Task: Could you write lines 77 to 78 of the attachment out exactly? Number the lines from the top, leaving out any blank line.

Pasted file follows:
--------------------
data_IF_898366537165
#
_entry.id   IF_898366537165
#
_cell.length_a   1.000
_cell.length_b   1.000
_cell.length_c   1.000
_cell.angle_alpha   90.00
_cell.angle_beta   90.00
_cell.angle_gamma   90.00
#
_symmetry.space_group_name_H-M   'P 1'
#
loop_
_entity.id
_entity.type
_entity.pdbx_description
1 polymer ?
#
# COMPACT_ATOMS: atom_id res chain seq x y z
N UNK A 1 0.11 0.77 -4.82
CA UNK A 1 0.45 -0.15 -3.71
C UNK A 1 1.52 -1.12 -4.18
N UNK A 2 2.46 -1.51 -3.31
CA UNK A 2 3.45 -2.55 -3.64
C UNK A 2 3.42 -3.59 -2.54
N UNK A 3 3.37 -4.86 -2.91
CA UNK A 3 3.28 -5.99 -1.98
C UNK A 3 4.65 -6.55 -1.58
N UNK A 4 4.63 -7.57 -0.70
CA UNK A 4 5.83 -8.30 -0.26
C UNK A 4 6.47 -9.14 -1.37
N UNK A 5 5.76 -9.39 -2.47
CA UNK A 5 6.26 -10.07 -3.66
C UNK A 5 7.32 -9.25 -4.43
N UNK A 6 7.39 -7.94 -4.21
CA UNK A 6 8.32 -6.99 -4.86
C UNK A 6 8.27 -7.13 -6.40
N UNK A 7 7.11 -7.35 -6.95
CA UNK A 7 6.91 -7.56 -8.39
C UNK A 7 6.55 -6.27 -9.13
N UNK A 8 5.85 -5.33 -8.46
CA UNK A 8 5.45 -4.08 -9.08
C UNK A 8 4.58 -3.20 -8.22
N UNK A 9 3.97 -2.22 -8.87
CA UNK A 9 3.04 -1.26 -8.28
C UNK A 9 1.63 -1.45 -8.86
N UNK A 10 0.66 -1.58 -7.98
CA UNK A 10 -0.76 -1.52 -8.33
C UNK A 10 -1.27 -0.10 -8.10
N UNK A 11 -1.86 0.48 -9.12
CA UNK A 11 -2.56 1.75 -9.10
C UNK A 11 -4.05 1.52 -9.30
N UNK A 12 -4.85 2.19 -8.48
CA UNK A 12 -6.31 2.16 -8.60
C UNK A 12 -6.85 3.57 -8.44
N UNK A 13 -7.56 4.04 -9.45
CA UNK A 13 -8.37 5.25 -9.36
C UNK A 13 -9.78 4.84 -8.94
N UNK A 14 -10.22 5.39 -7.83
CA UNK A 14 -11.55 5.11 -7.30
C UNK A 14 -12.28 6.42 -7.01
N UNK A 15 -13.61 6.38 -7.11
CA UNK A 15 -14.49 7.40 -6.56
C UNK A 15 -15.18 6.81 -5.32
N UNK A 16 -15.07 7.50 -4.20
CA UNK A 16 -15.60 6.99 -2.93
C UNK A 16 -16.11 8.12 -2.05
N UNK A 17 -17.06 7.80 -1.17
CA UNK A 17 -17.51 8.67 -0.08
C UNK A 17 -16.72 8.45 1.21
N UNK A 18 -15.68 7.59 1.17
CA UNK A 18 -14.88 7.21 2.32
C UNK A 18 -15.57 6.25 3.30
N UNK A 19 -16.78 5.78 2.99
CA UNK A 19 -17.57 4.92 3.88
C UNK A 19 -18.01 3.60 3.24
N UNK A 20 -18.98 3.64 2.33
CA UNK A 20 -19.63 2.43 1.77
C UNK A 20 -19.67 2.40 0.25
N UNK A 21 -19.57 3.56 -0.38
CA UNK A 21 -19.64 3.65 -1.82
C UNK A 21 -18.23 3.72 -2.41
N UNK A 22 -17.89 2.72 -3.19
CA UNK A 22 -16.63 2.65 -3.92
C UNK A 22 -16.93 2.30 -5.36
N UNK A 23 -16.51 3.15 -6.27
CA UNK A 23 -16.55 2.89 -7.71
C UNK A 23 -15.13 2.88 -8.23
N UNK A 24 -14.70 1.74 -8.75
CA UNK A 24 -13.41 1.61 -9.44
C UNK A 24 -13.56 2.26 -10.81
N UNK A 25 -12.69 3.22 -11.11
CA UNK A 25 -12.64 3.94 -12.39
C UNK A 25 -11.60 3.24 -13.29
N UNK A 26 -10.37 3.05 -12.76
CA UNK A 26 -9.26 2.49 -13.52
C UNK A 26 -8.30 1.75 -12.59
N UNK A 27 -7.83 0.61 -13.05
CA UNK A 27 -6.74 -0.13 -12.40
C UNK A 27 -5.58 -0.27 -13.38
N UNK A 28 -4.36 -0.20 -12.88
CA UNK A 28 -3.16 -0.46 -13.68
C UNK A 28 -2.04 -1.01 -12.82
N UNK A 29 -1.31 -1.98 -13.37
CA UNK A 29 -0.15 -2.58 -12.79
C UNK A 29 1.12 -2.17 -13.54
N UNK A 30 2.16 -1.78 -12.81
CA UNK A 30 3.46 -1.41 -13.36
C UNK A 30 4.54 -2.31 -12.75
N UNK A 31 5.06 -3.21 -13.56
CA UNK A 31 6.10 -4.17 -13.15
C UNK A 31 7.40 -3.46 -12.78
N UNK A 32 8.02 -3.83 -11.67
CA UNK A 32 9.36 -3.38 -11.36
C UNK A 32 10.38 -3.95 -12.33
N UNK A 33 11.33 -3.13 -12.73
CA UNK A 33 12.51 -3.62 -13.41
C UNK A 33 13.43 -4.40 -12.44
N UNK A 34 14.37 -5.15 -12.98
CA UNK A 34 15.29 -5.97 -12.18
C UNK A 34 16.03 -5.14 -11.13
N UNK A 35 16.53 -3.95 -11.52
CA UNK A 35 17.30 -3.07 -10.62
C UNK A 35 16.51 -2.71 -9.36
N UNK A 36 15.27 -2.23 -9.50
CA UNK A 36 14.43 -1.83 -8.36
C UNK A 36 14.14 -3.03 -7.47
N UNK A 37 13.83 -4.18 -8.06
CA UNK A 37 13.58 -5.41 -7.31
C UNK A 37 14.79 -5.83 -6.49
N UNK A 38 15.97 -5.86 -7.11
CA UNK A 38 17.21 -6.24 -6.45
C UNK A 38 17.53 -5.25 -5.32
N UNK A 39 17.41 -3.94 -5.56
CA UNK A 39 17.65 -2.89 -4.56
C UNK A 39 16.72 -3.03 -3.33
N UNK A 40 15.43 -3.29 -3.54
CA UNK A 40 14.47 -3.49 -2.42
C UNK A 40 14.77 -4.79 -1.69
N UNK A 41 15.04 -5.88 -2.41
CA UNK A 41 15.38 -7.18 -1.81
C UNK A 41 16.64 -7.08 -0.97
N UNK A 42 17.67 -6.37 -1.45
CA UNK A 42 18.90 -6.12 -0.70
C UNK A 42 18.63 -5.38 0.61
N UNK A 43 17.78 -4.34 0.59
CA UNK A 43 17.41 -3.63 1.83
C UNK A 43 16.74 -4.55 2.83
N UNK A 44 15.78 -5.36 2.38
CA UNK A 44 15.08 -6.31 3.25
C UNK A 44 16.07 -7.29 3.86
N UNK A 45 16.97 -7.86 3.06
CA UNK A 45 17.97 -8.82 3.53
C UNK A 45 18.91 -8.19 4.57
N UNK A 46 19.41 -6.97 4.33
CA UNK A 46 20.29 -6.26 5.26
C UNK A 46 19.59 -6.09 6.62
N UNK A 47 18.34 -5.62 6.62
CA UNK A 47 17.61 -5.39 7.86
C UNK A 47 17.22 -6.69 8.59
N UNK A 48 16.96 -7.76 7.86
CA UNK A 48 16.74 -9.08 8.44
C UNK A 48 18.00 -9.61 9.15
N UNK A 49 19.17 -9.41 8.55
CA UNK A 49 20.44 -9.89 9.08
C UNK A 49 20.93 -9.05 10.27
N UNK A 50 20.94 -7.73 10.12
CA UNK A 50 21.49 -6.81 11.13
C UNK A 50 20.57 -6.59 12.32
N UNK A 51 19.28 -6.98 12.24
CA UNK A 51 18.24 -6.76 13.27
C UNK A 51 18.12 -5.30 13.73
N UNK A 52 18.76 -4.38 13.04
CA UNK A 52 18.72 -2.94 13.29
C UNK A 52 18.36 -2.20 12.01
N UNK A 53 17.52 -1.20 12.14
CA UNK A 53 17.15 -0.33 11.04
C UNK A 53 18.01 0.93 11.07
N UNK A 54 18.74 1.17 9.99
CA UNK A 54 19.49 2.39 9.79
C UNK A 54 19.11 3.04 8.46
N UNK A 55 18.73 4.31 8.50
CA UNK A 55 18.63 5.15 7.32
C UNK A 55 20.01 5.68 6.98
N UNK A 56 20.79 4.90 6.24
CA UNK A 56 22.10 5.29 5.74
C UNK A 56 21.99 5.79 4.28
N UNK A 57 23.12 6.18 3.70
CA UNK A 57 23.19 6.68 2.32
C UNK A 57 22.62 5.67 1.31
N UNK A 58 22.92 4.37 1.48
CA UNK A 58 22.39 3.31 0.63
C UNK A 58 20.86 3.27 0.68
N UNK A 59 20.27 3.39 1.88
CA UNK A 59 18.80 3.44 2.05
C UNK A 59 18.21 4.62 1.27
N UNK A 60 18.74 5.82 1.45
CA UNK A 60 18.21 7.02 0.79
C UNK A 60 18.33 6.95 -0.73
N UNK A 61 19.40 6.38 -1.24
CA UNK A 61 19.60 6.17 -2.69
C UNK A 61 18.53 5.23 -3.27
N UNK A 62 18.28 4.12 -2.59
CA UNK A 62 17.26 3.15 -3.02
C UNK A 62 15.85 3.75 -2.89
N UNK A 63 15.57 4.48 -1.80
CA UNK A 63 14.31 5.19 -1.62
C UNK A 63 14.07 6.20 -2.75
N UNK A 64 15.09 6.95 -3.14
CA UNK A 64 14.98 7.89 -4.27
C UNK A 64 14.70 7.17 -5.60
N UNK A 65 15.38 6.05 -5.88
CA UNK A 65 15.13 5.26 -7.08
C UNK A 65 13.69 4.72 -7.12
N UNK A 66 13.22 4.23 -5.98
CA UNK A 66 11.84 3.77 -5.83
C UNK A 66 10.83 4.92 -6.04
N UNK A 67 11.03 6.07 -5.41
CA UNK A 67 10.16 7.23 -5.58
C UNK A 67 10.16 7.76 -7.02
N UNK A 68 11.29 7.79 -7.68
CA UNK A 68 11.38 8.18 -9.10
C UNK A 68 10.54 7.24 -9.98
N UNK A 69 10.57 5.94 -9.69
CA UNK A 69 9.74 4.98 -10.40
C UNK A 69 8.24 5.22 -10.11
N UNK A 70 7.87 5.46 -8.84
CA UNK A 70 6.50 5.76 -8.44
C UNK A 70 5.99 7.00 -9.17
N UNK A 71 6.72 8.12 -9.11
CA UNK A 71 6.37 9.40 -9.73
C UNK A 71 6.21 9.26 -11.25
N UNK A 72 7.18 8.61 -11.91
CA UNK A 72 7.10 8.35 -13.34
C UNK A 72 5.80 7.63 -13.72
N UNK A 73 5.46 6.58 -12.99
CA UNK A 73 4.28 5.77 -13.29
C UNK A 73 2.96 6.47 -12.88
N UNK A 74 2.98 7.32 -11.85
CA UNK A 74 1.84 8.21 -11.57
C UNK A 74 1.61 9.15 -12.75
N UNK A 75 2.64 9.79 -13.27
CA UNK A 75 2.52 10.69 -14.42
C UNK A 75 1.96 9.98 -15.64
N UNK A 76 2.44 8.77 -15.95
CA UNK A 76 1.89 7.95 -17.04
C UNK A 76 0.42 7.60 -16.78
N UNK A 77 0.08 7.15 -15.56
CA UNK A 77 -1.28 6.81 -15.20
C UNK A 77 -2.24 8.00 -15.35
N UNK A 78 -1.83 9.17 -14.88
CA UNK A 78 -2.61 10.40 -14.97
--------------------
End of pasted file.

C UNK A 19 -18.01 3.60 3.24
N UNK A 20 -18.98 3.64 2.33